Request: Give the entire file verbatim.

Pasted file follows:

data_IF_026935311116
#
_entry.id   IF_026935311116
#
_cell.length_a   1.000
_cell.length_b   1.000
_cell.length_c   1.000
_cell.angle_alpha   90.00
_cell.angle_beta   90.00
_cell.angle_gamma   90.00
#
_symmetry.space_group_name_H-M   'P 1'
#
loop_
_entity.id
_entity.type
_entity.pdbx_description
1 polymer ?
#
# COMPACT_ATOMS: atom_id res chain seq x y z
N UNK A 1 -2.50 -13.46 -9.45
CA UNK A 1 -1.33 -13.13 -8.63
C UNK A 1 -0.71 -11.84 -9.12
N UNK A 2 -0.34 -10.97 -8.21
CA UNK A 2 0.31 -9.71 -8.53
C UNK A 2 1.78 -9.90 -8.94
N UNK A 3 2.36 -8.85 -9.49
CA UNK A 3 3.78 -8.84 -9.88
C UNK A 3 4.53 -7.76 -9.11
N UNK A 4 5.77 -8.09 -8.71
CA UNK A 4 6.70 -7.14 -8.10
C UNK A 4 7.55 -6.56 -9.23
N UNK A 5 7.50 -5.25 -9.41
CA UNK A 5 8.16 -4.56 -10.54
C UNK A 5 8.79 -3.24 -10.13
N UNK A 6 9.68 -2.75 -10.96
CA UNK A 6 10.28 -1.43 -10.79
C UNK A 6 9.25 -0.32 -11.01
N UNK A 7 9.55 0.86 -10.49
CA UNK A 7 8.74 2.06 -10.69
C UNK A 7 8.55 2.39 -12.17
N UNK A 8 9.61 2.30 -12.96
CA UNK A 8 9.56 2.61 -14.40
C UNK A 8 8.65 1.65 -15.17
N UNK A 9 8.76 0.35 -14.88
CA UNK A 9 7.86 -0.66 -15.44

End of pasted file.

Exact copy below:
data_IF_026935311116
#
_entry.id   IF_026935311116
#
_cell.length_a   1.000
_cell.length_b   1.000
_cell.length_c   1.000
_cell.angle_alpha   90.00
_cell.angle_beta   90.00
_cell.angle_gamma   90.00
#
_symmetry.space_group_name_H-M   'P 1'
#
loop_
_entity.id
_entity.type
_entity.pdbx_description
1 polymer ?
#
# COMPACT_ATOMS: atom_id res chain seq x y z
N UNK A 1 -2.50 -13.46 -9.45
CA UNK A 1 -1.33 -13.13 -8.63
C UNK A 1 -0.71 -11.84 -9.12
N UNK A 2 -0.34 -10.97 -8.21
CA UNK A 2 0.31 -9.71 -8.53
C UNK A 2 1.78 -9.90 -8.94
N UNK A 3 2.36 -8.85 -9.49
CA UNK A 3 3.78 -8.84 -9.88
C UNK A 3 4.53 -7.76 -9.11
N UNK A 4 5.77 -8.09 -8.71
CA UNK A 4 6.70 -7.14 -8.10
C UNK A 4 7.55 -6.56 -9.23
N UNK A 5 7.50 -5.25 -9.41
CA UNK A 5 8.16 -4.56 -10.54
C UNK A 5 8.79 -3.24 -10.13
N UNK A 6 9.68 -2.75 -10.96
CA UNK A 6 10.28 -1.43 -10.79
C UNK A 6 9.25 -0.32 -11.01
N UNK A 7 9.55 0.86 -10.49
CA UNK A 7 8.74 2.06 -10.69
C UNK A 7 8.55 2.39 -12.17
N UNK A 8 9.61 2.30 -12.96
CA UNK A 8 9.56 2.61 -14.40
C UNK A 8 8.65 1.65 -15.17
N UNK A 9 8.76 0.35 -14.88
CA UNK A 9 7.86 -0.66 -15.44